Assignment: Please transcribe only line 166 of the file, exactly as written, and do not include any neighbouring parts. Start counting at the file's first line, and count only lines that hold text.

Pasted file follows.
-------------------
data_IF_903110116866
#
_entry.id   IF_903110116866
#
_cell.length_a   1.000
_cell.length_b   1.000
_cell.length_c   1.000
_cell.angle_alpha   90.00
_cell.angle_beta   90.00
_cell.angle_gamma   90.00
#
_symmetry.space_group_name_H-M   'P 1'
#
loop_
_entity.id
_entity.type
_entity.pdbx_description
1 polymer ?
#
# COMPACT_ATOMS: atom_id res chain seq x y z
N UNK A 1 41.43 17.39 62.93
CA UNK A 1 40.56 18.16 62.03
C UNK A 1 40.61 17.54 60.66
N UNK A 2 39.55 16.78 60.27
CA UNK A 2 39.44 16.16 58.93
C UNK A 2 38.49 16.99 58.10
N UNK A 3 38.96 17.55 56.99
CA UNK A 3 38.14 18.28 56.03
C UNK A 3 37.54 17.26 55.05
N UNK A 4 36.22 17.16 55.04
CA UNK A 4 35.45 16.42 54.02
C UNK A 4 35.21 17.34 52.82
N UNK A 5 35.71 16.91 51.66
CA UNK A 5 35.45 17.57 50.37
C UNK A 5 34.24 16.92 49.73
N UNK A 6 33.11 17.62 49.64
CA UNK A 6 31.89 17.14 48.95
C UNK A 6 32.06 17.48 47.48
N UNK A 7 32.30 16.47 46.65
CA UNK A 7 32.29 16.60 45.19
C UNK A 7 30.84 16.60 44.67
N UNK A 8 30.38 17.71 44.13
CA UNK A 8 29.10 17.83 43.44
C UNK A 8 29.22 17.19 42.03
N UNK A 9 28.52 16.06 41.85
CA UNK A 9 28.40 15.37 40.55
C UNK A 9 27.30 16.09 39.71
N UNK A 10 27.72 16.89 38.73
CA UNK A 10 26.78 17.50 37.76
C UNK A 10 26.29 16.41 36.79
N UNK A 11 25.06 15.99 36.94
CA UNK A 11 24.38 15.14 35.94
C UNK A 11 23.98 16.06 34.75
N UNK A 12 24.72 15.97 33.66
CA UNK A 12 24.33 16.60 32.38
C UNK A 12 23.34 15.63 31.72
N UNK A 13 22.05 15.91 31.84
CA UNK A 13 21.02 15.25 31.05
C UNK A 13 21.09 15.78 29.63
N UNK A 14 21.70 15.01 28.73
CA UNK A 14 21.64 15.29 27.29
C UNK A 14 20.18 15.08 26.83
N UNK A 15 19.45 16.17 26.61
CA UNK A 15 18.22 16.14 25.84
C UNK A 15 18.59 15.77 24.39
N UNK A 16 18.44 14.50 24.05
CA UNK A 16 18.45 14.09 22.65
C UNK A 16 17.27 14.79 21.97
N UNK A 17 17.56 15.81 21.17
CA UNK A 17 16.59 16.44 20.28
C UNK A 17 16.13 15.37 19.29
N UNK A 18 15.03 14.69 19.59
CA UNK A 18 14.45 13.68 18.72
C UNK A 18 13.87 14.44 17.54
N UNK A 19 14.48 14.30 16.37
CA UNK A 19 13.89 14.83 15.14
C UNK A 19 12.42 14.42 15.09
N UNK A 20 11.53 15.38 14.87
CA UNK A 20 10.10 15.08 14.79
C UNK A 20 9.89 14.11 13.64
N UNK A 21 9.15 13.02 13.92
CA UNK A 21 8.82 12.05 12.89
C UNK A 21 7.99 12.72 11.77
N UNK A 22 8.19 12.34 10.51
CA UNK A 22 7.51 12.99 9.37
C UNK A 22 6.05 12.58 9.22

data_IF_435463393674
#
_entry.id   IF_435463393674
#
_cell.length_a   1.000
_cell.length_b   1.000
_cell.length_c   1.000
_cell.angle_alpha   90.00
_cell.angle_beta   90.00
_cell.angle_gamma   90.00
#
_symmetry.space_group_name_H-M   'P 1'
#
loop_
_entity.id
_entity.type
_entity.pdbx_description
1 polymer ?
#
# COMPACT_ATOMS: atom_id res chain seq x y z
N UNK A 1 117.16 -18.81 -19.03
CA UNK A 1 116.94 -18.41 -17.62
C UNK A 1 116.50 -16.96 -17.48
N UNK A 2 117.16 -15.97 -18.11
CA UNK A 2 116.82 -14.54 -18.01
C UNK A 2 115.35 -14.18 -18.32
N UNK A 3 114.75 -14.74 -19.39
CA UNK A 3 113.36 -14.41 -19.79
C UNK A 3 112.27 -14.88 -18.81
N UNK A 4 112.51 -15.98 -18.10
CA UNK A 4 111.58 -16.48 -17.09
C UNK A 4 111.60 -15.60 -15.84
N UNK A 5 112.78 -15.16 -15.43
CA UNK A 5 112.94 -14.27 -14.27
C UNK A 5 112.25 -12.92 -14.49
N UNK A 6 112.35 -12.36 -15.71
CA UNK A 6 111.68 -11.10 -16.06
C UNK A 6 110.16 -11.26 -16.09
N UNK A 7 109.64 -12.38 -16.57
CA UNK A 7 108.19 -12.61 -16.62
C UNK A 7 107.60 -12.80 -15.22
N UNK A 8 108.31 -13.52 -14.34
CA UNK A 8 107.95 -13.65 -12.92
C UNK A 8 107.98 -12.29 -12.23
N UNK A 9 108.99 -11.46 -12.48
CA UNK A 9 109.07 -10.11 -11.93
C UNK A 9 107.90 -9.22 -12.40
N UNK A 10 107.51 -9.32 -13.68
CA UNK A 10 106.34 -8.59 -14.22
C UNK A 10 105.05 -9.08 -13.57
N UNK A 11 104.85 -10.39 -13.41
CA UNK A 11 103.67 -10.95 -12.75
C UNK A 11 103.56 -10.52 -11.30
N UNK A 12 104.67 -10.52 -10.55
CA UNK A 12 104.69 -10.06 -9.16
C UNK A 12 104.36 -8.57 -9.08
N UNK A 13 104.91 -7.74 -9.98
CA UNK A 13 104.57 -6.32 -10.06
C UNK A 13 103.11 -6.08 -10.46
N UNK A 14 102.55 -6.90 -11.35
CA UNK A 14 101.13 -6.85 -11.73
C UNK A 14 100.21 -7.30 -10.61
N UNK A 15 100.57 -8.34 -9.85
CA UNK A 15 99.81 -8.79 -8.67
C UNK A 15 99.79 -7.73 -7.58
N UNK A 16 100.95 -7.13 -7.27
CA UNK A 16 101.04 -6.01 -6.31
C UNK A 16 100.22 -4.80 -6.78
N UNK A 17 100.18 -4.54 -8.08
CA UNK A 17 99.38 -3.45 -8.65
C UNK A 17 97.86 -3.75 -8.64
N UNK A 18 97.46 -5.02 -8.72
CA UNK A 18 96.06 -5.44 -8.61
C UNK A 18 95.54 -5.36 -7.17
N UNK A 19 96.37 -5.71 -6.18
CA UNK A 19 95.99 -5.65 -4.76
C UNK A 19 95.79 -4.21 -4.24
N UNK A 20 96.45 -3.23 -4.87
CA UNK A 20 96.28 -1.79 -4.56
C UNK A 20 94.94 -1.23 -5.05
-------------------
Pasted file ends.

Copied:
C UNK A 20 94.94 -1.23 -5.05